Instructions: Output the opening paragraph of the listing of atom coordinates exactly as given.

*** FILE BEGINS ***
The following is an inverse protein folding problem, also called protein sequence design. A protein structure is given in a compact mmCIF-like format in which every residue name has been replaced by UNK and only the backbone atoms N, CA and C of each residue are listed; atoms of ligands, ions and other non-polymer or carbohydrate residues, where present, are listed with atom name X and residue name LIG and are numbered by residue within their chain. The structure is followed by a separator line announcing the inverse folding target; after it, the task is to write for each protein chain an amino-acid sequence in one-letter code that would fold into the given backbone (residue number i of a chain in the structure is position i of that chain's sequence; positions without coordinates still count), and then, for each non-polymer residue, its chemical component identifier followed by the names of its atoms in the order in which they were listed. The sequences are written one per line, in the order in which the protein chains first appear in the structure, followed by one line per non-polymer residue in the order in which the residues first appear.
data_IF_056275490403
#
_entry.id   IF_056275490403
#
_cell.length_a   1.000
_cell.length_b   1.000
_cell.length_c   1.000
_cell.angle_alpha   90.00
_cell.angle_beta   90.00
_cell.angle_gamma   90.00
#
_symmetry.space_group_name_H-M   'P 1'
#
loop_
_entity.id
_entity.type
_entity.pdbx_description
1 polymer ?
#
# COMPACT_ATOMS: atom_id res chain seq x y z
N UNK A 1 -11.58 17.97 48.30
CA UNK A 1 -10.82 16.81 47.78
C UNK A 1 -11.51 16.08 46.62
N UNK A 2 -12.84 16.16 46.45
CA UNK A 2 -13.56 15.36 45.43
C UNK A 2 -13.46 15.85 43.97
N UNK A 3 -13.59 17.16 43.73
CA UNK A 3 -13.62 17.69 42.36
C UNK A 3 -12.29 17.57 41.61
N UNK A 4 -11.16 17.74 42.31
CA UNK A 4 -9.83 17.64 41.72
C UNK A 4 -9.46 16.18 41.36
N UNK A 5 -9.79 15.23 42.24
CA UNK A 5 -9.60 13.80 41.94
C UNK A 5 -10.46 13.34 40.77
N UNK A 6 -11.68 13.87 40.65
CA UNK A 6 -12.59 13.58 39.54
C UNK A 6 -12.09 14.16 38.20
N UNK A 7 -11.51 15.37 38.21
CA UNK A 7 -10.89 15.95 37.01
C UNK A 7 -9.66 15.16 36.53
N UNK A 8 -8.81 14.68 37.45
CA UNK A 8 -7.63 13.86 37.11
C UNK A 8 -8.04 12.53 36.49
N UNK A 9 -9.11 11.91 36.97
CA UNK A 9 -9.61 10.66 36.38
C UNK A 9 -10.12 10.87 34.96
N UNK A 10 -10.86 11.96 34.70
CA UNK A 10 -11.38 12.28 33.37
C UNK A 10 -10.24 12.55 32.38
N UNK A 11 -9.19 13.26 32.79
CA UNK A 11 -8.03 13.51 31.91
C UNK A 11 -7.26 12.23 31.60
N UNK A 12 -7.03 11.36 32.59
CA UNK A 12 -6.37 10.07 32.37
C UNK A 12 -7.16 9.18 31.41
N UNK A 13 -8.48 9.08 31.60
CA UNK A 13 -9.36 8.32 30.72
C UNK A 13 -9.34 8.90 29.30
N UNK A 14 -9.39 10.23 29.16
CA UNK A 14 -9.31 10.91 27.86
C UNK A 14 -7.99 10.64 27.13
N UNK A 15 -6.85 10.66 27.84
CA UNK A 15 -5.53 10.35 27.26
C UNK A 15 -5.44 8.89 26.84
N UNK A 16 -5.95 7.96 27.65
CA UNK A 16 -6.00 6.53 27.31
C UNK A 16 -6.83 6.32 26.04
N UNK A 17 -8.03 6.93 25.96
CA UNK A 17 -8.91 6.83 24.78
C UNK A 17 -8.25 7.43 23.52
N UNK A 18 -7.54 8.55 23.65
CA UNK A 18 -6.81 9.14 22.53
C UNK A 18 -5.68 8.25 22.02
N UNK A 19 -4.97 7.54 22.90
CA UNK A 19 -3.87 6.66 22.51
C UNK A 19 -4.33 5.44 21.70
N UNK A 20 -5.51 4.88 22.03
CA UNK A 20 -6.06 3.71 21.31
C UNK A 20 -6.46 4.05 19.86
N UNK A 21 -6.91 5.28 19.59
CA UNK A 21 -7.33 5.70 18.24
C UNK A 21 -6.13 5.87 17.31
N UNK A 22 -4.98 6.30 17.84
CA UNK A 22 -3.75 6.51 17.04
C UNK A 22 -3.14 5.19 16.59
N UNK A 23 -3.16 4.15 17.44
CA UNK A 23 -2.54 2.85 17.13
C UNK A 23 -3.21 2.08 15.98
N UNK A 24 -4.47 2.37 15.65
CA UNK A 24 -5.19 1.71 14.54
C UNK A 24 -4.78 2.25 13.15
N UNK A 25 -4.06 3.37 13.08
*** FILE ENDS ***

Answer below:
The following is an inverse protein folding problem, also called protein sequence design. A protein structure is given in a compact mmCIF-like format in which every residue name has been replaced by UNK and only the backbone atoms N, CA and C of each residue are listed; atoms of ligands, ions and other non-polymer or carbohydrate residues, where present, are listed with atom name X and residue name LIG and are numbered by residue within their chain. The structure is followed by a separator line announcing the inverse folding target; after it, the task is to write for each protein chain an amino-acid sequence in one-letter code that would fold into the given backbone (residue number i of a chain in the structure is position i of that chain's sequence; positions without coordinates still count), and then, for each non-polymer residue, its chemical component identifier followed by the names of its atoms in the order in which they were listed. The sequences are written one per line, in the order in which the protein chains first appear in the structure, followed by one line per non-polymer residue in the order in which the residues first appear.